The short answers: Economists were befuddled. You were paying closer-than-usual attention. And months after a series of bad headlines subsided, the job situation quietly improved.
Confused? Don’t worry. Pretty much everyone is. We’ll take you through it.
“Obviously the expectations were much higher, but when you look at 2021 as a whole, the President’s economic plan is working,” Labor Secretary Marty Walsh told CNN Friday.
And Americans came back to the workforce in droves: The labor force participation rate climbed to 61.9% in November and stayed flat in the final month of the year, also marking a new pandemic high. That’s a number economists pay close attention to, because it indicates whether people are actively looking for work or so disillusioned that they stop looking altogether.
Women, who had dropped out of the workforce at alarming rates in 2020, partly due to child care challenges, also returned in 2021. The participation rate of women aged 20 and over rose back to 57.8%, also a pandemic-era high.
And businesses’ frantic search for staff meant workers were getting sign-on bonuses and bigger paychecks, particularly at the lower end of the income spectrum.
Of forecasts and getting it wrong
Month to month, however, 2021 didn’t feel so great. That’s because economists consistently set high expectations for the jobs report, only to be let down by a much lower-than-expected number.
So last year was a bit of a letdown, if only because expectations were so high.
How could economists get it so wrong all the time in the process? The bottom line is that the pandemic made their jobs a lot harder.
“A lot of [economists’] models are still informed by labor demand and have a hard time capturing that there are jobs out there but there aren’t enough workers,” said Sarah House, economist at Wells Fargo, about the difficulty to forecast the monthly job gains.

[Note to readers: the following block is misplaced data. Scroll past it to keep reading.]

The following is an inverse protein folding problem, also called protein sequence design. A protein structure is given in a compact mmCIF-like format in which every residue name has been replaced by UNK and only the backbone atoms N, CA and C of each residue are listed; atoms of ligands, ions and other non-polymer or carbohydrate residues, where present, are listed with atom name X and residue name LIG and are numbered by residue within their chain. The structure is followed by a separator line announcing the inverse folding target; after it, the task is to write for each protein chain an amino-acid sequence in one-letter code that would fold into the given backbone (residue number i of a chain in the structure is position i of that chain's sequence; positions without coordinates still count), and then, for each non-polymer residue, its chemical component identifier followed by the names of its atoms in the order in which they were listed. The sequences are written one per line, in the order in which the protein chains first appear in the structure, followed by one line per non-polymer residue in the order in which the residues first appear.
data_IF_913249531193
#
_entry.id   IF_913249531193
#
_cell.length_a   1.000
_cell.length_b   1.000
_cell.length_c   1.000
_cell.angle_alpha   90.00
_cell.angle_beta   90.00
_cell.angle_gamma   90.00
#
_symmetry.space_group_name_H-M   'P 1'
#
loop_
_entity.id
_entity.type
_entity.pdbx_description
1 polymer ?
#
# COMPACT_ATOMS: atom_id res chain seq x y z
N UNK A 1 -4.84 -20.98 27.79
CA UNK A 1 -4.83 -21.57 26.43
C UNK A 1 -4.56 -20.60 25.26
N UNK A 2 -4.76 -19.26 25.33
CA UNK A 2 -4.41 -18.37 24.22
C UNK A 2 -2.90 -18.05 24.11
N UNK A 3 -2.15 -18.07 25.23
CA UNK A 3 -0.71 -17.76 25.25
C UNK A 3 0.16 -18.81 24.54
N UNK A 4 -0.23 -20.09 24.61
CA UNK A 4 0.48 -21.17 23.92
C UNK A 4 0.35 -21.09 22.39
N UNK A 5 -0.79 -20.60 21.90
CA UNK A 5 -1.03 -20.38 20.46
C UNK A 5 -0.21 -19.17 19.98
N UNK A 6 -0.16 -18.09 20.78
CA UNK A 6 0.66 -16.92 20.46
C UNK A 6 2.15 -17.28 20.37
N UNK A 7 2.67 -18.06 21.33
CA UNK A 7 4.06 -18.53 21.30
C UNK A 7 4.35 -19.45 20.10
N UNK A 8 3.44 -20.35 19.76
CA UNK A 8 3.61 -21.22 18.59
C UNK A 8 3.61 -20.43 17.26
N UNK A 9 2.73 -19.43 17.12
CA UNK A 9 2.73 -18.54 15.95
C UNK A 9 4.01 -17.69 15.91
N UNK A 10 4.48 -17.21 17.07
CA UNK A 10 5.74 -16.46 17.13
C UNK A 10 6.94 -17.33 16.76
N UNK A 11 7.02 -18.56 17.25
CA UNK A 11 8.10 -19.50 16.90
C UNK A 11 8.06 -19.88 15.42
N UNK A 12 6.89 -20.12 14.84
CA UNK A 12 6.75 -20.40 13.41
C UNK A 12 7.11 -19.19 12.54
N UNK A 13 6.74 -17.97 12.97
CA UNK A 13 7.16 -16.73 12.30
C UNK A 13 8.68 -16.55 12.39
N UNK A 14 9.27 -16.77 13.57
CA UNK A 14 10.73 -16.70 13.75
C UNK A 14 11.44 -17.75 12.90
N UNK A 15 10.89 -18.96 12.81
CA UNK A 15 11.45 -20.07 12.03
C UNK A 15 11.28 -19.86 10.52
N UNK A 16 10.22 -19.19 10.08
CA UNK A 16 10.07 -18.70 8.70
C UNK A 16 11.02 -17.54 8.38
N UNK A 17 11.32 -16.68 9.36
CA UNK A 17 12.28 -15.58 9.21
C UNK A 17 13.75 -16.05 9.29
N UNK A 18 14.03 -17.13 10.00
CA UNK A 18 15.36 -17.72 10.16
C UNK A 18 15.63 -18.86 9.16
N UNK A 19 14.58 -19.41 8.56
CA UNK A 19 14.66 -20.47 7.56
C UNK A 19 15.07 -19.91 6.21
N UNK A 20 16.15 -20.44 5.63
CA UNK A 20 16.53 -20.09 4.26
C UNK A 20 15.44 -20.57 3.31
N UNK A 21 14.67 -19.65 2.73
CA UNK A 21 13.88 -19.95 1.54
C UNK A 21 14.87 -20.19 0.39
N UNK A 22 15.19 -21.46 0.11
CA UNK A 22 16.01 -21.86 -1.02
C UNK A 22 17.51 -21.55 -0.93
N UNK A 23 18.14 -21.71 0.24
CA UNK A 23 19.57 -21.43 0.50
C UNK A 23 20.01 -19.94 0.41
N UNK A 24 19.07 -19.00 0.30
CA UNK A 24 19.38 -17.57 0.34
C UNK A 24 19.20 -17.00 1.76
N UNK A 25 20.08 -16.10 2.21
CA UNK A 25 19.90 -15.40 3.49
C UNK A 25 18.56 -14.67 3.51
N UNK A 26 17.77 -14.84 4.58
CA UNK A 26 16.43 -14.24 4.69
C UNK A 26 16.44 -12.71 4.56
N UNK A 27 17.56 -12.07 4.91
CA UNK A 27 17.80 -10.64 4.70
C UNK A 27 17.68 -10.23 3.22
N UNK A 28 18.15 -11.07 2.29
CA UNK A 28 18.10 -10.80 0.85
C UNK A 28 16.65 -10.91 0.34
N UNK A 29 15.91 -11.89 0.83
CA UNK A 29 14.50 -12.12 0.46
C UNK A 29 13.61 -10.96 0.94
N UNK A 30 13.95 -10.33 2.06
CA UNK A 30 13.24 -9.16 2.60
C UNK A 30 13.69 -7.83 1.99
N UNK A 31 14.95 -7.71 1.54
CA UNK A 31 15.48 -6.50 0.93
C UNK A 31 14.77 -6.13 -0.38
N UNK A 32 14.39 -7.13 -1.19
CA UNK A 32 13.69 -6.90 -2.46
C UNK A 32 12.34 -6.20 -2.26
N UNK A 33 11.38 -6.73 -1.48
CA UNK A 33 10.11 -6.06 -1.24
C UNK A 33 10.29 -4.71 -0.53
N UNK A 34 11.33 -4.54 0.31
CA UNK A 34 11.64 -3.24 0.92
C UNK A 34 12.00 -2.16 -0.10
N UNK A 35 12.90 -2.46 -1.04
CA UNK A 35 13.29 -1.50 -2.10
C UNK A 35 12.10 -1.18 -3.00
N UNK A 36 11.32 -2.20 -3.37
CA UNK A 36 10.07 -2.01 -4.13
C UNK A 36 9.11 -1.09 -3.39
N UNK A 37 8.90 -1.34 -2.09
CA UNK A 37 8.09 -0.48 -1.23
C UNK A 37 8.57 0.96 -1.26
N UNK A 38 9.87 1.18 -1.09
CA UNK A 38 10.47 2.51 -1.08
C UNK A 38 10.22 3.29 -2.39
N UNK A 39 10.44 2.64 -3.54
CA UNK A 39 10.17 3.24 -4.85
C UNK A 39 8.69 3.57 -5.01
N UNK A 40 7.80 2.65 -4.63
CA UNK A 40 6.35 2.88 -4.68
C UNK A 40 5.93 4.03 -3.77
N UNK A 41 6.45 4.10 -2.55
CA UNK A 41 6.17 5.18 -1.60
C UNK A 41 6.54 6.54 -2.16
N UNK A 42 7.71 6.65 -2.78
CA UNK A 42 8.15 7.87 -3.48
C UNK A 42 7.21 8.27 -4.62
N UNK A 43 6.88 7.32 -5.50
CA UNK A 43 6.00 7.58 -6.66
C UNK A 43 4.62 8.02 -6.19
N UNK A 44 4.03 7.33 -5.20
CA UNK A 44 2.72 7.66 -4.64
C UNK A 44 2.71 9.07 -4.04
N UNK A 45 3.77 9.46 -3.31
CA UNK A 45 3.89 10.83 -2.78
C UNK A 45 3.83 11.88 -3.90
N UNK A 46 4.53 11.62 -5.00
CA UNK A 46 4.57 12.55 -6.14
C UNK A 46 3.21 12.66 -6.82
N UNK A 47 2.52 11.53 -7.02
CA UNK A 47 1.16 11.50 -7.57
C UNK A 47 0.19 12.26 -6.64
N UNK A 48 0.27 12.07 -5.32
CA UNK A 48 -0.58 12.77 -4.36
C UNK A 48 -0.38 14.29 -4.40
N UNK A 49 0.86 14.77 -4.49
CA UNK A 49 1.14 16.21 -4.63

Economists aren’t bad at their jobs; they just have some unusual factors clouding their crystal balls.
For example, the employer survey that’s part of the jobs report has repeatedly underestimated job growth last year, which is visible in the sometimes sizable revisions that were made a month later.
Amid the difficulty of the forecasting business, it also didn’t help that the jobs report became a point of focus outside the economic community during the pandemic: We were paying closer-than-usual attention, so that exacerbated those bad feelings.
Not done yet
But here’s the thing: Wall Street economists weren’t the only ones who were confused. Government economists who extrapolate data for the monthly jobs report were thrown for a loop, too.
December’s worst-of-the-year report could get revised higher, too.
Still, it’s not all great news. The recovery is still not complete — even though 2021 was a great year for jobs,
At year-end, the nation was still down 3.6 million jobs compared to February 2020. And that doesn’t account for the jobs that would have been added over the past two years if it hadn’t been for Covid.
There’s plenty of work left to be done in the new year. The highly infectious Omicron variant could make for rocky start to that.